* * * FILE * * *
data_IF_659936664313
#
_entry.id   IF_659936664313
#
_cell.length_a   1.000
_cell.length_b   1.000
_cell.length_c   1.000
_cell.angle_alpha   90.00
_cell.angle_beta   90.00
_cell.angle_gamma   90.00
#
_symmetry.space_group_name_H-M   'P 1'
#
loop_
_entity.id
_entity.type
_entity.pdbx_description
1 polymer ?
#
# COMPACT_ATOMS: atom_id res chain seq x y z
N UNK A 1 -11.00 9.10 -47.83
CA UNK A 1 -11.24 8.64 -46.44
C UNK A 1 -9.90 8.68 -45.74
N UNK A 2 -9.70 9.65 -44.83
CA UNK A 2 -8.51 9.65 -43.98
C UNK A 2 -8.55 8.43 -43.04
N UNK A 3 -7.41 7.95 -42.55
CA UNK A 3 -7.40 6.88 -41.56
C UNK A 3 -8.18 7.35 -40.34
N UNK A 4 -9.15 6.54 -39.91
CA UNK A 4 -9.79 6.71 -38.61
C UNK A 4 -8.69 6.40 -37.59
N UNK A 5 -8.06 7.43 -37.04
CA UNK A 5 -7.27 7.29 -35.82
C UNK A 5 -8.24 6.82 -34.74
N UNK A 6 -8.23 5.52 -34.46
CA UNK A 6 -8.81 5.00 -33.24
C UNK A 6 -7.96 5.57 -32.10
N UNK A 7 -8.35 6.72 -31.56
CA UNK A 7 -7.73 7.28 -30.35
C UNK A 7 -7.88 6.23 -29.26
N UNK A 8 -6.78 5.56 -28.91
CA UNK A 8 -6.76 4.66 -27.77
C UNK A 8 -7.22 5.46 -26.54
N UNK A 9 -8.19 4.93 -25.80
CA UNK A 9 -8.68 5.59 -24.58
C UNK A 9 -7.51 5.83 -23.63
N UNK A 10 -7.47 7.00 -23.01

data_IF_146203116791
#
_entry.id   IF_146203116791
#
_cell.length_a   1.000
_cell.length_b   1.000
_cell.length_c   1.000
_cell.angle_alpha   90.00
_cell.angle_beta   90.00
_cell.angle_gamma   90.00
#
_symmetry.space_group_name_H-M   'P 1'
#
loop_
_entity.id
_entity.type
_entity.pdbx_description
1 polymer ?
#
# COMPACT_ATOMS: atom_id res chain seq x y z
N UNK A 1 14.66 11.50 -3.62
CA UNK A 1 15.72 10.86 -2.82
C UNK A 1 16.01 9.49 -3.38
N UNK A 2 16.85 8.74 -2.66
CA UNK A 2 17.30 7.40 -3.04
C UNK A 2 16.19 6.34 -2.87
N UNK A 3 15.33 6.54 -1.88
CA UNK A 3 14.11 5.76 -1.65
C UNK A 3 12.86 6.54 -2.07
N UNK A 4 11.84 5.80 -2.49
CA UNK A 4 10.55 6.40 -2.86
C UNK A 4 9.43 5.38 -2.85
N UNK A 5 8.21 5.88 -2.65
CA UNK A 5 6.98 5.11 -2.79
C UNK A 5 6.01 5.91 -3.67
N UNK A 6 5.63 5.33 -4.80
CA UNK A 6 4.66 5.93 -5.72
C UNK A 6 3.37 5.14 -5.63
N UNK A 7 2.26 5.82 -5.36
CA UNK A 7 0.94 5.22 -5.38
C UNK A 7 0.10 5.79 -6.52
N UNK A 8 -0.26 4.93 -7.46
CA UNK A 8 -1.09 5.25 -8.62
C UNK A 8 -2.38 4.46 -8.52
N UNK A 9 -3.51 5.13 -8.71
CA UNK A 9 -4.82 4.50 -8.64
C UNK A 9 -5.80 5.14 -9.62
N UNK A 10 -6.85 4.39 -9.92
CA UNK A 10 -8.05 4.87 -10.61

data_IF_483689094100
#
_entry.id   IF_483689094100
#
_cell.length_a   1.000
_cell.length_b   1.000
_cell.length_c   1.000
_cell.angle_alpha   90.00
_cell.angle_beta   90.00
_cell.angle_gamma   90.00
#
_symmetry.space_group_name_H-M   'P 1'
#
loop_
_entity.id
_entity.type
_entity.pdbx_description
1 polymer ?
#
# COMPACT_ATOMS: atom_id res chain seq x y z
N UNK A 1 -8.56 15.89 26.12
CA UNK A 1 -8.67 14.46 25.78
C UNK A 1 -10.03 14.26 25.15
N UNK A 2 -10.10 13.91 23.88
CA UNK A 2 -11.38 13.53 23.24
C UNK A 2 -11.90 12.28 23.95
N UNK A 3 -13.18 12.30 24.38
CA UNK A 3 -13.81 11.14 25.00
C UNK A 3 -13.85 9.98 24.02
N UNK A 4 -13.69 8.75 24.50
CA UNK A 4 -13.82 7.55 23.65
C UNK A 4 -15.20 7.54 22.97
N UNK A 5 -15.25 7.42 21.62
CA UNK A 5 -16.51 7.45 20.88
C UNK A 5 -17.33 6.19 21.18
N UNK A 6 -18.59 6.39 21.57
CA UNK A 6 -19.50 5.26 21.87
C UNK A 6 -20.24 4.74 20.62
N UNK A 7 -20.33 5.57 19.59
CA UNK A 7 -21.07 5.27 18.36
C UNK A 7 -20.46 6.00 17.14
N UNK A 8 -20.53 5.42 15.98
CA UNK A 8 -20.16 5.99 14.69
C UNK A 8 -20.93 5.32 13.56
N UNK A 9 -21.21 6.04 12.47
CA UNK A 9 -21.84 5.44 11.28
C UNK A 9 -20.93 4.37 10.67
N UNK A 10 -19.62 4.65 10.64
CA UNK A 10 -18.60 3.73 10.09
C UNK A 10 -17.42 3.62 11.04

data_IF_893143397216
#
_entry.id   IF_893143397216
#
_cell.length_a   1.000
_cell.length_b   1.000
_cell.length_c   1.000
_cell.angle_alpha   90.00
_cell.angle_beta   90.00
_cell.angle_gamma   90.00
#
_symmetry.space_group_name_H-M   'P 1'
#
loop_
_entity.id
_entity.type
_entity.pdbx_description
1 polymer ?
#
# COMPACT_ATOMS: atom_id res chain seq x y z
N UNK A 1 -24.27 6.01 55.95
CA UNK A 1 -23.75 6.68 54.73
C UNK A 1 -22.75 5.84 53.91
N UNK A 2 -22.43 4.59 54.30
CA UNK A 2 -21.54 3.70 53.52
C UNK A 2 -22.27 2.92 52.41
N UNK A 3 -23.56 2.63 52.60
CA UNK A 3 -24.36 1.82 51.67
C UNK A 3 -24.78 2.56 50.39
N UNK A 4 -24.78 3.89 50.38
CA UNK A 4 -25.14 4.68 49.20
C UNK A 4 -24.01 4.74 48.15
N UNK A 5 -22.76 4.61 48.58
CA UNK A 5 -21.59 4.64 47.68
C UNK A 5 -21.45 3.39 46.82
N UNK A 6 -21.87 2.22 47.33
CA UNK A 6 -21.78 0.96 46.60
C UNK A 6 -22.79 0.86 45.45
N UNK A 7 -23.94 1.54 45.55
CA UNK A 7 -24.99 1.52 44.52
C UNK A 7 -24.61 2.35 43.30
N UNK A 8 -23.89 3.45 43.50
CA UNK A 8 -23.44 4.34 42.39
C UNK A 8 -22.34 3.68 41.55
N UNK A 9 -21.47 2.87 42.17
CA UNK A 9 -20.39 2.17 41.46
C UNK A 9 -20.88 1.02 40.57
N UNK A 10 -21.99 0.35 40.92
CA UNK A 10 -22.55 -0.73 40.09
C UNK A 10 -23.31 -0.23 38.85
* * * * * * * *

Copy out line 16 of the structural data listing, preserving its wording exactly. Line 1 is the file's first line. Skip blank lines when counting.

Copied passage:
_entity.type